The Producer Price Index (PPI)

Along with the CPI, the PPI is one of the two most important measures of inflation. This report is released at 8:30 am EST during the second full week of each month and it reflects the previous month’s data. The producer price index measures the price of goods at the wholesale level. So to contrast with CPI, the PPI measures how much producers are receiving for the goods while CPI measures the cost paid by consumers for goods.

Employment Indicators

The most important employment announcement occurs on the first Friday of every month at 8:30 am EST. This announcement includes the unemployment rate; which is the percentage of the work force that is unemployed, the number of new jobs created, the average hours worked per week, and average hourly earnings. This report often results in significant market movement. You will often hear traders and analysts talking about “NFP”, this means Non-Farm Employment report, and it is perhaps the one report each month that has the greatest power to move the markets.

Durable Goods Orders
The durable goods orders report gives a measurement of how much people are spending on longer-term purchases, these are defined as products that are expected to last more than three years. The report is released at 8:30 am EST around the 26th of each month and is believed to provide some insight into the future of the manufacturing industry.
Retail Sales Index

The Retail Sales Index measures goods sold within the retail industry, from large chains to smaller local stores, it takes a sampling of a set of retail stores across the country. The Retail Sales Index is released at 8:30 am EST around the 12th of the month; it reflects data from the previous month. This report is often revised fairly significantly after the final numbers come out.


Housing Data
Housing data includes the number of new homes that a country began building that month as well as existing home sales. Residential construction activity is a major cause of economic stimulus for a country and so it’s widely followed by Forex participants. Existing home sales are a good measure of economic strength of a country as well; low existing home sales and low new home starts are typically a sign of a sluggish or weak economy.
Interest Rates

Interest rates are the main driver in Forex markets; all of the above mentioned economic indicators are closely watched by the Federal Open Market Committee in order to gauge the overall health of the economy. The Fed can use the tools at its disposable to lower, raise, or leave interest rates unchanged, depending on the evidence it has gathered on the health of the economy. So while interest rates are the main driver of Forex price action, all of the above economic indicators are also very important.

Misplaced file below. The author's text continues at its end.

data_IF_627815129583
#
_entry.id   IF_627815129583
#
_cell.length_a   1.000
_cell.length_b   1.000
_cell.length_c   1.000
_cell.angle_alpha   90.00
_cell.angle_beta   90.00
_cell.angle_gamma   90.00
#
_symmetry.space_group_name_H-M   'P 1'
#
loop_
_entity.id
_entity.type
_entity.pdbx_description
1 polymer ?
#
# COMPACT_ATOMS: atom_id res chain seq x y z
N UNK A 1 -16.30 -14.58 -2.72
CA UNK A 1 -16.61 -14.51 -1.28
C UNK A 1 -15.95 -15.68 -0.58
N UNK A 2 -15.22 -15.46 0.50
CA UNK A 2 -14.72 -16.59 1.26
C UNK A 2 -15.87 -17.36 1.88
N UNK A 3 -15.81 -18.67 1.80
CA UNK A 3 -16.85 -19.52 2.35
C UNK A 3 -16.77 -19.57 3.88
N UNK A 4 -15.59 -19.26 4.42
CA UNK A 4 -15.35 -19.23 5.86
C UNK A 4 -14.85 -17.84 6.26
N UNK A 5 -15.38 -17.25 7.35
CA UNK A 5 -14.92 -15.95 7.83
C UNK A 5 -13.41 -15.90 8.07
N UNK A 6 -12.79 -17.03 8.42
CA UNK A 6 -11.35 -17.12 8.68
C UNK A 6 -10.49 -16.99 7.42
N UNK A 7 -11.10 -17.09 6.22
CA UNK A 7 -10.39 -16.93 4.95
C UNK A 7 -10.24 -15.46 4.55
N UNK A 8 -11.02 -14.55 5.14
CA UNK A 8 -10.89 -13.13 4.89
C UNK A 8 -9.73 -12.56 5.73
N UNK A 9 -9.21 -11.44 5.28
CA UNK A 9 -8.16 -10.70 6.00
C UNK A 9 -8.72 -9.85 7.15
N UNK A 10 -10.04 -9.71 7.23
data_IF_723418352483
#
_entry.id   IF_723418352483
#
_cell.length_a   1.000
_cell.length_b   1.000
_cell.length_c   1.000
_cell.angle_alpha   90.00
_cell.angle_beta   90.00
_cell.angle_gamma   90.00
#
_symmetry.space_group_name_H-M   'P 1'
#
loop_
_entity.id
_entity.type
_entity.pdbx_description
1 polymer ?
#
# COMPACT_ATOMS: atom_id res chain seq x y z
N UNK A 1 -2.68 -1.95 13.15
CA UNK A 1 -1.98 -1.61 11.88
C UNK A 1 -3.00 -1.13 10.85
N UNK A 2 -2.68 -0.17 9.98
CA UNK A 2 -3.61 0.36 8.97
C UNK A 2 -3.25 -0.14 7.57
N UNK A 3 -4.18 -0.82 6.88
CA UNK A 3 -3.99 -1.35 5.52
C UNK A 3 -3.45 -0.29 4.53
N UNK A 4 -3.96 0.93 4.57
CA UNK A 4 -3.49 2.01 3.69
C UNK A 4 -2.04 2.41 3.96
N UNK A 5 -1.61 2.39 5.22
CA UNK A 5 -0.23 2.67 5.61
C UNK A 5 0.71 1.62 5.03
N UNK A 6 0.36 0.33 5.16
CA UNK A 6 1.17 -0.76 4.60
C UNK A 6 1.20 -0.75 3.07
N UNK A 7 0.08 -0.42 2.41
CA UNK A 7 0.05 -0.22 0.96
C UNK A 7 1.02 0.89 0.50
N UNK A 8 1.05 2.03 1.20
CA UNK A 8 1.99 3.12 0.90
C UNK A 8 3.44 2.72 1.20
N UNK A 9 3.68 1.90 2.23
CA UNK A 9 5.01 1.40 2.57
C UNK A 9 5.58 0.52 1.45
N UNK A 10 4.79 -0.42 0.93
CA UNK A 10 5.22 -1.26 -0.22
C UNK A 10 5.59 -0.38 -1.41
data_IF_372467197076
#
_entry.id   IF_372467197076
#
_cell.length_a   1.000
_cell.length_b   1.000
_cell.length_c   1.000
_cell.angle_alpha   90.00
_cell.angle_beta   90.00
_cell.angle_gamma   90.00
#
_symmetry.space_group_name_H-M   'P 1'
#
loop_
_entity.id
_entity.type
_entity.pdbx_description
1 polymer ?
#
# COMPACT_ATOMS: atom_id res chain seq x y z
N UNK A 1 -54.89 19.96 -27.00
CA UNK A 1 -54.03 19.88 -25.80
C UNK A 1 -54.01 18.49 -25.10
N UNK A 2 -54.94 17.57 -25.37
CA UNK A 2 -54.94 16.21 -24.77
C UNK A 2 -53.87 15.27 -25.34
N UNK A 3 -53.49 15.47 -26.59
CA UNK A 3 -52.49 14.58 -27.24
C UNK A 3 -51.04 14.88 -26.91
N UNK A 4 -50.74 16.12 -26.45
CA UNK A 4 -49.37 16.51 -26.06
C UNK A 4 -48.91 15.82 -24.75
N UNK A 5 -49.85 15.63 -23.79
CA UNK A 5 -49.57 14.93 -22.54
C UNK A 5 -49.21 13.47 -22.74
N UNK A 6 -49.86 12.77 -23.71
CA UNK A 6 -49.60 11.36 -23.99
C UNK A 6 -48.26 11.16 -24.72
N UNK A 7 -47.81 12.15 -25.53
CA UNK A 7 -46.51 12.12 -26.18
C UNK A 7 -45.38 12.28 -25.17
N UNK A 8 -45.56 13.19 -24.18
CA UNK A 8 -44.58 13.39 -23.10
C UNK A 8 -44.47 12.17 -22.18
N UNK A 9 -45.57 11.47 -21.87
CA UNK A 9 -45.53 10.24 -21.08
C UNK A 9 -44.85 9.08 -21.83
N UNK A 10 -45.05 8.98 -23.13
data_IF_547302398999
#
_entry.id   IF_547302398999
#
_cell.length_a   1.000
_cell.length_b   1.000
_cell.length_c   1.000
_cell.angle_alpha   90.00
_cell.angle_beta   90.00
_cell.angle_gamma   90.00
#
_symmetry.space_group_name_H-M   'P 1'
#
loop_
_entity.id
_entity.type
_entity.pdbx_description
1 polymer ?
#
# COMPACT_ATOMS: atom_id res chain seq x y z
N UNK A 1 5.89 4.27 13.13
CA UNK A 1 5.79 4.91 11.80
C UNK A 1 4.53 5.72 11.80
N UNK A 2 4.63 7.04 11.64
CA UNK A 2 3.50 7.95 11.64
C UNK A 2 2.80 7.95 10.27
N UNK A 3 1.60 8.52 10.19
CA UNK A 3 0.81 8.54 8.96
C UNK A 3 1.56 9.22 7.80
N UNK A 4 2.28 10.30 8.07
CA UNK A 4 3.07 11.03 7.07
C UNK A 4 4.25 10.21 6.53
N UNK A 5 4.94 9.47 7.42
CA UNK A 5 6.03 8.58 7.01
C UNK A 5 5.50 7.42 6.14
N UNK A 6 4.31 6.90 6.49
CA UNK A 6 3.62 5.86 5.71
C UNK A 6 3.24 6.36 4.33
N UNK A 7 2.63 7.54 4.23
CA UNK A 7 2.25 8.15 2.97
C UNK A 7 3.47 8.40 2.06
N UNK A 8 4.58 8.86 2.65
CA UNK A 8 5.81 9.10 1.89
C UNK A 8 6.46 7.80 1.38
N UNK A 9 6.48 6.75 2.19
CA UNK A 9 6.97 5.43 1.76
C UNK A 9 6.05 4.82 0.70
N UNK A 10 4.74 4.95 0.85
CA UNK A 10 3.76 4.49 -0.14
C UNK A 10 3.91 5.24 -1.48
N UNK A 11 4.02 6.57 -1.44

Tuesday, August 20, 2013

trading strategies and systems

There are many different trading strategies and systems that pro traders use to trade the markets with, but generally speaking, professional traders do not use overly-complicated trading methods and rely mainly on the raw price data of the market to make their analysis and predictions. To be comprehensive, I wanted to give you guys a brief overview of all the primary different styles and ways people trade the Forex market:

Automated / Robot Trading:
                                                      Software-based trading systems, also known as forex trading robots, are created by converting a set of trading rules into code that a computer can make use of. The computer will then run this code via trading software that scans the markets for trades that meet the requirements of the trading rules contained in the code. The trades are then executed automatically via the trader’s broker.
 


Discretionary Trading:
                                        Discretionary Forex trading depends on a trader’s ‘gut’ trading feel or discretionary trading skill to analyze and trade the markets. Discretionary trading allows for a more flexible approach than automated trading but it does take a certain amount of time to develop your discretionary trading skill. Most professional Forex traders are discretionary traders because they understand the market is a dynamic and constantly flowing entity that is best traded by the human mind.

Technical Trading:
                                  Technical trading, or technical analysis, involved analysis of a market’s price chart for making one’s trading decisions. Technical analysis traders use price patterns or ‘technical signals’ to trade the market with an edge. The common belief amongst technical analysis traders is that all economic variables are represented by and factored into the price movement on a price chart.

Fundamental Trading:
                                          Fundamental trading, or news trading, is a trading technique wherein traders rely heavily on market news to make their trading analysis and predictions. Fundamental news does ‘drive’ price movement, but often times the market will react differently than what a particular news release would imply due to the fact that market participants often buy on expectations of future events and sell once the reality of said future event occurs. This is another main reason many pro traders rely more heavily on technical analysis than fundamental analysis, although many do use a combination of the two.

Day Trading:
                          Traders who day-trade the Forex market are in and out of the market within one day. This means they typically buy and sell currencies over a very short period of time and they may enter and exit numerous trades in one day.

Scalping:
                  Scalping is similar to day-trading but it relies on more frequent and shorter-term trades than even day-trading does. It is a trading style that refers to jumping in and out of the market many times a day to ‘scalp’ a few pips here and a few pips there, generally with little regard for placing logical stop-losses. Scalping is generally not recommended by experienced / pro traders because it is essentially just gambling.

Swing Trading / Position Trading:
                                                                This style of trading involves taking a short to mid-term view on the market and traders who swing trade will be in a trade anywhere from a few hours to several days or weeks. Swing or position traders are generally looking to trade with the near-term daily chart momentum and typically enter anywhere from 2 to 10 trades per month, on average.